To avoid costly mistakes in sizing memory, one-dimensional analysis is not enough. Best practices dictate that the actual “required memory” for a cloud instance must be a function of both consumed memory and active memory, and policy must be used in this calculation to ensure that enough extra memory is earmarked to the operating system. This will allow it to do a reasonable amount of caching, without becoming bloated, while providing the optimal balance of cost efficiency and application performance.
Modernise for Positive Financial Impact
Modernising public cloud instances means moving from an existing type of instance to a newer version of that offering. Newer instance types are often hosted on newer hardware, which typically offer higher performance and better processing power. Our experience has shown that when organisations both modernise and right-size instances, cost savings average 41% — approximately double the savings that right-sizing alone delivers.
So why are many companies spending 40% more than they have to? It all comes down to the complexity of cloud offerings hindering the ability to make the right decision. All the big public cloud vendors offer a dizzying array of services and instance types to meet a variety of computing needs and are continually introducing new instance offerings with different CPU, memory and I/O combinations. With the increases in power of the underlying hardware and pricing changes that often occur, one of these new offerings may satisfy your workload needs in a way that’s more cost-efficient, but the onus is on you to find that out.
Only by harnessing analytics that can accurately compare apples to apples in the world of hardware platforms, can you identify the best choice for each of your current workload requirements. These analytics must also factor in the cost of the various offerings, so they can accurately calculate and optimise the financial impact as well as performance.
Eliminate the Deadwood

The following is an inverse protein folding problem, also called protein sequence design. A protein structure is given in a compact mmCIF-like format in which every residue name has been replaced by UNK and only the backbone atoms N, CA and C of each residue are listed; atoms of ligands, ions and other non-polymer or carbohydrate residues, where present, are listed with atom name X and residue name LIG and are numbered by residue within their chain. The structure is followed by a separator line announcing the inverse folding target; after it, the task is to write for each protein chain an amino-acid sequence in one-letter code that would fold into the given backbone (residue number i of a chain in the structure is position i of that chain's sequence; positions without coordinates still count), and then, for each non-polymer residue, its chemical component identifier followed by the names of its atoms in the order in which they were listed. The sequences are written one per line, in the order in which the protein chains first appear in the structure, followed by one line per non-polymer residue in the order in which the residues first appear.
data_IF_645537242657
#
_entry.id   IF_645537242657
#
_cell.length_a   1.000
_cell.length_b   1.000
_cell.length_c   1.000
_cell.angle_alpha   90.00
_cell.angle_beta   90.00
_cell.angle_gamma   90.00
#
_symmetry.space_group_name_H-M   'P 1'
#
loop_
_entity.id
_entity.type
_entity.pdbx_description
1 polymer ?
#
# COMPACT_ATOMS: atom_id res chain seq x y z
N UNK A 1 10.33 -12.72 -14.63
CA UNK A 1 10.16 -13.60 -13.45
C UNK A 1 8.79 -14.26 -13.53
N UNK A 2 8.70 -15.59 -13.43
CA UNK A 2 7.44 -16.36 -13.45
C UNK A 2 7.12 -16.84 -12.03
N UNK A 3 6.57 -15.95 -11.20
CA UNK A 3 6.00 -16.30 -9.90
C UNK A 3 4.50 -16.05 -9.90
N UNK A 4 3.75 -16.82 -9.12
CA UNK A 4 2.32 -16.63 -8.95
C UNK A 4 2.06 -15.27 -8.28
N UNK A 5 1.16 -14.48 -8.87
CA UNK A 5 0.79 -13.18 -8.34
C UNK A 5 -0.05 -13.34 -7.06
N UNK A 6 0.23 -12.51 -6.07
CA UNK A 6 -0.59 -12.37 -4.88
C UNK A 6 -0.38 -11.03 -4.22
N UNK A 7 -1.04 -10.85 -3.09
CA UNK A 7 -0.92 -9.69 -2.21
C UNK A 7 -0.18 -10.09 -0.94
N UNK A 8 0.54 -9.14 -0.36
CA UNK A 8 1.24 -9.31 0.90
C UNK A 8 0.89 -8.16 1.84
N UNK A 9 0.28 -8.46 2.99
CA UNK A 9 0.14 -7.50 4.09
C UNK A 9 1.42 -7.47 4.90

Idle instances plague many public cloud environments and waste opex budget. This deadwood is often the result of hasty deployments or a lack of accountability in the cloud world. Workloads change over time and no one goes back to eliminate the now idle instances. The fact is, most organisations don’t have an effective process for managing cloud instances and identifying idle instances. Plus, given the complexity of cloud provider invoicing and the lack of visibility into workload patterns, it is often hard to really know what is truly idle.
Eliminating idle instances may seem obvious, but there is a potential risk. What if the instance is idle 95% of the time, but lights up for a short amount of time to handle a monthly, or quarterly workload, such as batch processing? Eliminating that instance could spell disaster — especially if it’s part of a mission-critical application. Identifying the true deadwood requires sophisticated analytics that examine workload patterns across a full business cycle—and look at all utilisation factors, including CPU, I/O and memory.
While the path to public cloud IaaS might present numerous hurdles, with the right analytics and true visibility of workload patterns, organisations can make confident decisions about what workloads should stay and which should go. This insight helps them establish a process for regularly reviewing cloud instances to ensure the make the most of opex spend.
Yama Habibzai, CMO of Densify